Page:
Despite hearing the word ‘deficit” tossed around endlessly during the current election campaign, Canada’s Department of Finance has unexpectedly posted a $1.9 billion surplus for the 2014 to 2015 fiscal year.
Just one year ago, the federal government’s budget was deep in the red with a $5.2 billion deficit and previous forecasts for this year’s budget suggested the trend would continue with another $2 billion deficit for the fiscal year ending March 31, 2015.
But stronger revenues helped to keep the books in the black with an increase of 3.9 per cent, totaling $282.3 billion. Spending slightly increased as well to a total of $280.4 billion, up $3.6 billion from the year before.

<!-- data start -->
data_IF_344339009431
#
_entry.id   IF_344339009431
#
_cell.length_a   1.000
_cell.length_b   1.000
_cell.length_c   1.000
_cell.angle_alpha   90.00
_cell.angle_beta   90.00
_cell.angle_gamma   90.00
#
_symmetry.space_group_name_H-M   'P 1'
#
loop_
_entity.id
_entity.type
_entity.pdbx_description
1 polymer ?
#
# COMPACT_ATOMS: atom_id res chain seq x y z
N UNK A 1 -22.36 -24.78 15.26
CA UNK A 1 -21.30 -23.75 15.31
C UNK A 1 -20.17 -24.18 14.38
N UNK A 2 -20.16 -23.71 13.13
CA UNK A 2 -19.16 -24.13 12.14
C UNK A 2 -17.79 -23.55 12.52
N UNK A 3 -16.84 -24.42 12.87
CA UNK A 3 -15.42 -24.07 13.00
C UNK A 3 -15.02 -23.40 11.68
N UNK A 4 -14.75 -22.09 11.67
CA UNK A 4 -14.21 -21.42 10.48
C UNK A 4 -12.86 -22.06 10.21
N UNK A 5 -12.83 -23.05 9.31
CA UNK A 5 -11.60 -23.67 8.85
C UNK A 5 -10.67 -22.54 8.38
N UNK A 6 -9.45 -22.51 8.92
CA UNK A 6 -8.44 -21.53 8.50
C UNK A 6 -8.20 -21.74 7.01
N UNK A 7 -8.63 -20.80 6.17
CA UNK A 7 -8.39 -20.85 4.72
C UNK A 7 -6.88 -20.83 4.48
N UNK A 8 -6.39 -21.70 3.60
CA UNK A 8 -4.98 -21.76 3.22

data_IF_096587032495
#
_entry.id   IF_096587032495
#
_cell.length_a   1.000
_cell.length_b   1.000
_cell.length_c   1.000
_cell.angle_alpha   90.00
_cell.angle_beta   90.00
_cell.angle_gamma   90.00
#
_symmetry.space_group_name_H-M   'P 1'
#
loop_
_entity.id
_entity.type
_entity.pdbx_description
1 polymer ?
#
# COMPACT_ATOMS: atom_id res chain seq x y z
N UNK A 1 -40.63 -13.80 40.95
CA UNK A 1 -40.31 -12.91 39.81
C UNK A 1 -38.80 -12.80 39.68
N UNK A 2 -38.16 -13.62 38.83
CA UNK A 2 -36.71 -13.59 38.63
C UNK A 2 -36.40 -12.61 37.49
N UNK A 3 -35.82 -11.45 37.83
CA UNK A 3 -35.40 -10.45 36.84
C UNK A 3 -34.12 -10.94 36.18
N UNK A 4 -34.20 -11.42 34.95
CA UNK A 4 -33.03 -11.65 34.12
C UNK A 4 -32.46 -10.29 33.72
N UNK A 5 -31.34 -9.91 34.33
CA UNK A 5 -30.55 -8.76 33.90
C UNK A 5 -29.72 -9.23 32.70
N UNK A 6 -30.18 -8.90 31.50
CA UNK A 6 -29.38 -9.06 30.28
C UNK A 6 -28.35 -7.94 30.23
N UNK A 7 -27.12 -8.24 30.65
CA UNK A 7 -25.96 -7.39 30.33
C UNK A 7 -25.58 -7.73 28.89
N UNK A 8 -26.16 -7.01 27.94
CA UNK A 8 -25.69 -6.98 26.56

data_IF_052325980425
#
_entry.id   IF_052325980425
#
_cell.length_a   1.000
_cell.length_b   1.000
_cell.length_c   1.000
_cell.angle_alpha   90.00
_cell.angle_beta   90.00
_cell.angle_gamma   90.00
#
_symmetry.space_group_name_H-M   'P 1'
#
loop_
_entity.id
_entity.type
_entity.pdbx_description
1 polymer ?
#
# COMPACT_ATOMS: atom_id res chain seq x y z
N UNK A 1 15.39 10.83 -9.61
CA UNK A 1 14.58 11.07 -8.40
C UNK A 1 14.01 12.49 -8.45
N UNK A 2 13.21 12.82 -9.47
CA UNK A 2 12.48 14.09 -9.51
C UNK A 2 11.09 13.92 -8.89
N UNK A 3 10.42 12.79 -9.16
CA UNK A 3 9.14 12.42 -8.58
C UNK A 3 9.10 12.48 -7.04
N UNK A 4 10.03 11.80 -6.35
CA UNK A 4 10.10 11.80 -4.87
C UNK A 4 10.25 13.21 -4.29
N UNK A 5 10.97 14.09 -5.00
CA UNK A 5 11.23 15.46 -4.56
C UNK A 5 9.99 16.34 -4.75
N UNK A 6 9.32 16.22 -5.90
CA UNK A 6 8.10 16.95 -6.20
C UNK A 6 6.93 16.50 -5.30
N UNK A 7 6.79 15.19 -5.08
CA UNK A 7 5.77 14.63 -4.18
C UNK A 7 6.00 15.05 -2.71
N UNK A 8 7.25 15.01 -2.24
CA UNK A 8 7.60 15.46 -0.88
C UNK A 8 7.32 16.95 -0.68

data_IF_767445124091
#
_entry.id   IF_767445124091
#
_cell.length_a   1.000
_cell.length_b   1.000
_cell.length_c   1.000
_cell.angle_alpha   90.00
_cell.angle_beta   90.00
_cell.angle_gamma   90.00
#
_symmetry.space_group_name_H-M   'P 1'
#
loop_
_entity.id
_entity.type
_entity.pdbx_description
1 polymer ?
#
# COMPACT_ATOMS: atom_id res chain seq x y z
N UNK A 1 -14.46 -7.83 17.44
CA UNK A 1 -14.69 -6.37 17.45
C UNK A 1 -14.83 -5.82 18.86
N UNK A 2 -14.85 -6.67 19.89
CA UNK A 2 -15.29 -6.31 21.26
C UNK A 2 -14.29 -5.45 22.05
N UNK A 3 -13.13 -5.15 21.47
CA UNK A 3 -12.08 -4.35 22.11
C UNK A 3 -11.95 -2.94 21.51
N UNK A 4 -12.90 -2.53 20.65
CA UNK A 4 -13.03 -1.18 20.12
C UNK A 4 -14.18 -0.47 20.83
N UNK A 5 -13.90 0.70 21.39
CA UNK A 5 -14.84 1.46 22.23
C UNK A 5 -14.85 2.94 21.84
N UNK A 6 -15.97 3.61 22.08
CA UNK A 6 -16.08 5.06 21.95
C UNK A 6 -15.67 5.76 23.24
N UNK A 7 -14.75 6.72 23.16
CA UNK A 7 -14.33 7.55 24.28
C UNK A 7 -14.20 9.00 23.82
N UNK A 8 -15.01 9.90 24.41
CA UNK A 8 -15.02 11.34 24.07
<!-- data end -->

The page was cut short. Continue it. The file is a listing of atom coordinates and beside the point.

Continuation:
The federal debt to GDP ratio also remains low at 31.0, the lowest among the G-7 countries and less than half of the G-7 average.
The report, the Annual Financial Report of the Government of Canada, is good news for Stephen Harper’s re-election campaign and will likely provide much fodder for this week’s leader’s debate focused on the economy.
This is the first budget surplus to be reported since 2007.